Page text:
We have an opportunity to enjoy some mid-19th century dancing coming up and my dance slippers were in need of some attention - I've danced them literally to pieces!
So I restitched the soles and begged my husband to polish them for me - he does a wonderful job, but it's not a task he enjoys.
I decided it was time to add a bit of period "bling" - rosettes with tiny steel buckles. Godey's and Peterson's both have descriptions and illustrations of shoe rosettes, and I've seen original shoes/dancing slippers with them, after all, your feet will be seen when dancing!
Mine are really quite simple, just a bit of velvet ribbon, looped and tacked in place. It's the buckles which add the real interest; I've written about steel trimming previously, they're fairly readily available but can be pricey - these were purchased as part of a box lot at an auction, another one of my $1 deals.
Here's a few originals, to give you some inspiration:
Not everyone approved of shoe rosettes:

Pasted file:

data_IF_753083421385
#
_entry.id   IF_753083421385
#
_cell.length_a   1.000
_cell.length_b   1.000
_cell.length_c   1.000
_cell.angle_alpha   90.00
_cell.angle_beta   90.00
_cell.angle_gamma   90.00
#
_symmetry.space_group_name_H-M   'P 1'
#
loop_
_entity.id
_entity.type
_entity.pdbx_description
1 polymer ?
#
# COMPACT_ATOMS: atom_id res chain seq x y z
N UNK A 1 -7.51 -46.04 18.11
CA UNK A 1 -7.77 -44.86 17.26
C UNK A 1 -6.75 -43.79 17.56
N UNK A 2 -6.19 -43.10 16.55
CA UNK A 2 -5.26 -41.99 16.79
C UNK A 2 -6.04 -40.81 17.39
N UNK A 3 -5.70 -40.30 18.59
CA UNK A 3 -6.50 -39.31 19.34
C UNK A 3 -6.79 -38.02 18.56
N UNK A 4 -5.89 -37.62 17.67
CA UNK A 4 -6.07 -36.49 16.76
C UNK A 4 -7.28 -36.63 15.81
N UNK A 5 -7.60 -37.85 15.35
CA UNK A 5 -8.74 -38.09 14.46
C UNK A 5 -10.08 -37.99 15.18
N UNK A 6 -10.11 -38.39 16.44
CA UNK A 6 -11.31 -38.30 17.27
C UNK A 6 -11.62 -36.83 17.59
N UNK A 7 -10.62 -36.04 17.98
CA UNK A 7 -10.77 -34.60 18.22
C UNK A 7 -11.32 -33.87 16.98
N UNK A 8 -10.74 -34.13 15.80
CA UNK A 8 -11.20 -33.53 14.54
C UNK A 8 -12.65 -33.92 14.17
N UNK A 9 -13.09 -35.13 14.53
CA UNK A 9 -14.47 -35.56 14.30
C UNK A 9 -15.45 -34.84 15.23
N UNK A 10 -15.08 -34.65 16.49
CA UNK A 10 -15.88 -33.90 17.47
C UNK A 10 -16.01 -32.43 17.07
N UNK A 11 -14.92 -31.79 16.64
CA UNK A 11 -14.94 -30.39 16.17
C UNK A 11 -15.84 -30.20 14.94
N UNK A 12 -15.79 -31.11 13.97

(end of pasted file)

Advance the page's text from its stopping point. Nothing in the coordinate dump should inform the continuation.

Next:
A Bachelor's Protest
June 22, 1861
And why the rosette? Vanity of vanities, it is of no earthly use; it has no more to do with keeping on the shoe, than the ticket inside your hat with keeping that on; it is only another feature of the gigantic scheme. I firmly believe it is symbolical, but fortunately I don't know what a rose may signify in the language of flowers; still I protest against it. Moreover, I protest against stockings, both white and coloured, except black; and I protest against the custom of lifting the dress for the sole purpose of displaying the foot and a few inches of stocking; it can't do the possessor of the foot any good, and it's hard upon a susceptible observer. If the dress is too long, have it shortened, but don't trifle with a man's feelings.
Are your shoes in need of a little pick-me-up? Consider adding some rosettes, a bit of period correct trimming that can make them feel brand new!